Derek, how do rising interest rates impact my investments?
Rising interest rates often have a negative effect on investment portfolios. The Bank of Canada increased overnight rates twice in the past three months, which does more than just change what money can be borrowed for. The change is likely to be noted by investors as their portfolios adapt to the new rates.
The Gross Domestic Product (GDP) of a country measures the overall health of the economy. Generally speaking, the higher the GDP, the faster the economy is growing. If GDP figures show that the economy is growing quicker than expected, the Bank of Canada can take the measure of increasing rates to moderate and regulate inflation. Simply put, higher rates discourage people and businesses from borrowing money, while lower rates encourage borrowing and thus spending. Too much spending can hike the price on goods leading to higher inflation.
Figures from late spring showed that Canada’s GDP was stronger than expected which prompted an interest rate increase by the Bank of Canada, moving the rate from 0.5% to 0.75% in early July. The most recent GDP figures released at the end of August showed growth again at a faster rate which prompted another increase from 0.75% to 1.00%.
With an understanding of why interest rates increased, we can now assess how this change affects investment portfolios.
Rising interest rates tend to have a negative effect on fixed income investments such as bonds. The reality of the changes may be complex, but we can simplify the concept. If you invested in a bond with a fixed interest rate for the next 10 years, an increase in interest rates makes your bond less attractive to investors. What then happens is that the price you can sell your bond for today decreases. This is a very basic explanation as there are numerous other factors to consider.
While it also true that an increase in interest rates helps future bond rates, it does impact existing bonds prices in the immediate term. With this information in hand, bond investors likely saw a decrease in their portfolios over the past three months.
Rising interest rates also tends to move the currency of a country higher. Since early May, the Canadian dollar has increased over 13% to where it stands today around $0.82. While travellers heading to the US may be excited by the gains, investors generally have little to cheer about.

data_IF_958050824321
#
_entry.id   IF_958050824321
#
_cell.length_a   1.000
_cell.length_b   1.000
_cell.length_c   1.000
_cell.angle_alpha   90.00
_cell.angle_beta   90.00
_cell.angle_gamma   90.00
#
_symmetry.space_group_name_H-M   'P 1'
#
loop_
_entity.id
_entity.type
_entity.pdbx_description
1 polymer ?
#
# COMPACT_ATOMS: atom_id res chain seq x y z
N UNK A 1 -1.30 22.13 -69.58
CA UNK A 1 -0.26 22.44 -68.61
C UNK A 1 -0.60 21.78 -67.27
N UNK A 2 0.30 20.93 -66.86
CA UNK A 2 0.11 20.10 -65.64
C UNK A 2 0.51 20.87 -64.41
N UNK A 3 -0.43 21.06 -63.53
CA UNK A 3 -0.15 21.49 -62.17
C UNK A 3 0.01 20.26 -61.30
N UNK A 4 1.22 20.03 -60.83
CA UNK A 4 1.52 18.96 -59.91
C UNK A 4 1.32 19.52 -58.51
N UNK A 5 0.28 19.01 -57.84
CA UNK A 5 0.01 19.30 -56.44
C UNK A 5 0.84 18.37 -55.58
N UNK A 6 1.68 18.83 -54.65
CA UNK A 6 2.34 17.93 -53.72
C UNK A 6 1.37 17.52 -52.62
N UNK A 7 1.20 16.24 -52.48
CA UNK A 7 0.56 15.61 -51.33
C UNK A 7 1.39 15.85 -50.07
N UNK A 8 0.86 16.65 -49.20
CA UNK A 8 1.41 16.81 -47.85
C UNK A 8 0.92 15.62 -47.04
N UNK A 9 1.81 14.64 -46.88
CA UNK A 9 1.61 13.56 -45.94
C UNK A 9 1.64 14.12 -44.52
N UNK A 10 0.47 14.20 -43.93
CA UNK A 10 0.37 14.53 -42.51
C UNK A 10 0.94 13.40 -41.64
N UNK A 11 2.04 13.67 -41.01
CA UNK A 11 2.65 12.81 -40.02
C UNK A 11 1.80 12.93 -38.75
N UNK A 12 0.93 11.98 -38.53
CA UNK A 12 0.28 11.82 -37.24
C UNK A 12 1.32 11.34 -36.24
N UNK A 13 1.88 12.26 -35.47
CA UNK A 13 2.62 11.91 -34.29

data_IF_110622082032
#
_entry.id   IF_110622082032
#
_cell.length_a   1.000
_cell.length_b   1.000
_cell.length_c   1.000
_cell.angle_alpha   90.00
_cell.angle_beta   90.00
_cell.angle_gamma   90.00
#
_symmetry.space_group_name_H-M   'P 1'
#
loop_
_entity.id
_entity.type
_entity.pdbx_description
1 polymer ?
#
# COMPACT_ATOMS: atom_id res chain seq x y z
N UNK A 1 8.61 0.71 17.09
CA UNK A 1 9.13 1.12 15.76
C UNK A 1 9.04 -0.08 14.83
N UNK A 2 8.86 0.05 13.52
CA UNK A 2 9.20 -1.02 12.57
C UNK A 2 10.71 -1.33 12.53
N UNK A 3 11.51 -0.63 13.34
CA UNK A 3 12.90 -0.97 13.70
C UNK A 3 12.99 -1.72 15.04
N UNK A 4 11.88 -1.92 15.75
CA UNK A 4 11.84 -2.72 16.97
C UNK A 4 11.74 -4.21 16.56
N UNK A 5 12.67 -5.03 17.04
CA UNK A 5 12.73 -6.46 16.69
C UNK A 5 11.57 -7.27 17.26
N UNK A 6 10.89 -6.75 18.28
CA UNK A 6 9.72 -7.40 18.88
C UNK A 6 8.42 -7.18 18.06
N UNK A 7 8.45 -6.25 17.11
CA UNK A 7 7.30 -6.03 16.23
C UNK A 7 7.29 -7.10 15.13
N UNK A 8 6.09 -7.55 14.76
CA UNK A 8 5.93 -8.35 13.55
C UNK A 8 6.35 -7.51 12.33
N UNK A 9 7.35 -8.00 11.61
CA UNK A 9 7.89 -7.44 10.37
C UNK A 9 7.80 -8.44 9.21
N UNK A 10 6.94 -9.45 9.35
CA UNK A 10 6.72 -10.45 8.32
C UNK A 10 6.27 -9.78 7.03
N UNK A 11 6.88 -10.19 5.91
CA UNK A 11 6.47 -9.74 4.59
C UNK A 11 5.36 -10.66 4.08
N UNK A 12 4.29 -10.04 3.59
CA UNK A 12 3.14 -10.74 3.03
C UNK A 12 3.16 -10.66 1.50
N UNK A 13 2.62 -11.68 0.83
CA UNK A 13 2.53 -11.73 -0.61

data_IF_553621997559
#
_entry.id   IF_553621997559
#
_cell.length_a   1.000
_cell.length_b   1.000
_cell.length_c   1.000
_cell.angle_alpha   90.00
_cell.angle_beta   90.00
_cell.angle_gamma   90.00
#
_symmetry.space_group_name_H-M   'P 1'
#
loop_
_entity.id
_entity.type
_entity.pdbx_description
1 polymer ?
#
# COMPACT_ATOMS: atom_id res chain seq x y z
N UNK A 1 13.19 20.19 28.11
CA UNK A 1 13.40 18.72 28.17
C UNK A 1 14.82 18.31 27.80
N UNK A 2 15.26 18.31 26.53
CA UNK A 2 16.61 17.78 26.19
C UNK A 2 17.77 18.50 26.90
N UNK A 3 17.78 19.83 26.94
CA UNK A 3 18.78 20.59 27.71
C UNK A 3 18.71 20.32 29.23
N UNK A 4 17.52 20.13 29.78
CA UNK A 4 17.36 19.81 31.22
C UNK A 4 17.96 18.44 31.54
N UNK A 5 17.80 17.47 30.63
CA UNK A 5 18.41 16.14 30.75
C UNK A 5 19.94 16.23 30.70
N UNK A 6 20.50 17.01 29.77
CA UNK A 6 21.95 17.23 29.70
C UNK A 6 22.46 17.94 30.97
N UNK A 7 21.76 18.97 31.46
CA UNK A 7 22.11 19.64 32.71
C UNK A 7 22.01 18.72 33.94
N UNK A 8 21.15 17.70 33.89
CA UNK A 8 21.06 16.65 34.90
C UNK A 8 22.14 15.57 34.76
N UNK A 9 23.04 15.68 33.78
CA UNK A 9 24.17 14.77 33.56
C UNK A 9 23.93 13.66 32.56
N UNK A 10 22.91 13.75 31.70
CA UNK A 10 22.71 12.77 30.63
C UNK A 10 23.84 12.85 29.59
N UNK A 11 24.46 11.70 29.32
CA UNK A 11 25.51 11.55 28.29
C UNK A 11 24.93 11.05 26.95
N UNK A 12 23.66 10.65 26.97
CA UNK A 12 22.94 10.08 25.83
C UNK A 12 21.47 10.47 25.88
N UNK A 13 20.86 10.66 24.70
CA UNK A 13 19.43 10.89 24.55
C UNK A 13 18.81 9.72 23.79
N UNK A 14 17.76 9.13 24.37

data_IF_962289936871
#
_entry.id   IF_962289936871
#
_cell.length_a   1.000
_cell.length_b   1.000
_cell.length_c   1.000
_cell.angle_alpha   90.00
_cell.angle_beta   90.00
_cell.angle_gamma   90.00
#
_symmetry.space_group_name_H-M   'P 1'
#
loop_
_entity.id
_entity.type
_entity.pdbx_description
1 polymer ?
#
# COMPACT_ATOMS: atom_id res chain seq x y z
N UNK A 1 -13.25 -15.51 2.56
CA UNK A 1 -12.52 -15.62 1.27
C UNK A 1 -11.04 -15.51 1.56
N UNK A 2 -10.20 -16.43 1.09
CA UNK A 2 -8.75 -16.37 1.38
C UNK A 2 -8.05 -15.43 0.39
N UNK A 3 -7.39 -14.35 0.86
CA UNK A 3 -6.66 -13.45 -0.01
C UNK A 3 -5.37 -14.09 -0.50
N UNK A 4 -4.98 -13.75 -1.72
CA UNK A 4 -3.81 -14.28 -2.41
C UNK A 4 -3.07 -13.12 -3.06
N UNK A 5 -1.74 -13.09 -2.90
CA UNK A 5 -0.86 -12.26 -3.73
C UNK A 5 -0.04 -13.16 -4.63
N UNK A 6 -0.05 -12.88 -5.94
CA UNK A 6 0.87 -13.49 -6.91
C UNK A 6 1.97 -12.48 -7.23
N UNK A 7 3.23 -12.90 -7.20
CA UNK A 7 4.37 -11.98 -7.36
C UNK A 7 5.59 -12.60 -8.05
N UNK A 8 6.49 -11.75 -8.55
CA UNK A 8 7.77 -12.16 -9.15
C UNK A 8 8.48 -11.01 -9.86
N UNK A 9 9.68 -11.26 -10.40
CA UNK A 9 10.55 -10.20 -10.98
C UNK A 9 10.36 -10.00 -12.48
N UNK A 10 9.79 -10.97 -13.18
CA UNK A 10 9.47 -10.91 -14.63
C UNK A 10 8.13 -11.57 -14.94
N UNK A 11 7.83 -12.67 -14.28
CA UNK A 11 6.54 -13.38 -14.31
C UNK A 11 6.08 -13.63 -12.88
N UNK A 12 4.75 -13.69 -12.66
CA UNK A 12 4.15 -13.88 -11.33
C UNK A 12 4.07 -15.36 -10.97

Generally speaking, any investment that is made outside of Canada takes on the risk that goes with changing currencies. The example is that if the Canadian dollar has increased by 13% since May, your US-based stock would have had to increase also by 13% just to break even. Since investment statements typically are reflected back to Canadian dollars, it’s likely that most investors have noticed that their portfolios have declined, or haven’t grown at the same pace as foreign markets.
Lastly Canadian investors have witnessed the Toronto Stock Exchange (TSX) move progressively lower in 2017, as foreign investors maintain concerns about the housing market in Canada and the pressures of persistently low oil and gas. Despite what our GDP figures show, the economy and the stock markets are rarely in sync. Year to date the TSX is down nearly 3%. So while not necessarily linked to interest rates, Canadian investors are finding little gains in bonds, foreign equities, and even Canadian equities.
The Bank of Canada will likely continue increasing interest rates as GDP figures support further growth. While these changes are out of an investor’s control, it may be worth having a discussion with a local Wealth Advisor to ensure your portfolio is properly balanced and diversified for the changes ahead.
Senior Wealth Advisor – Scotia Wealth Management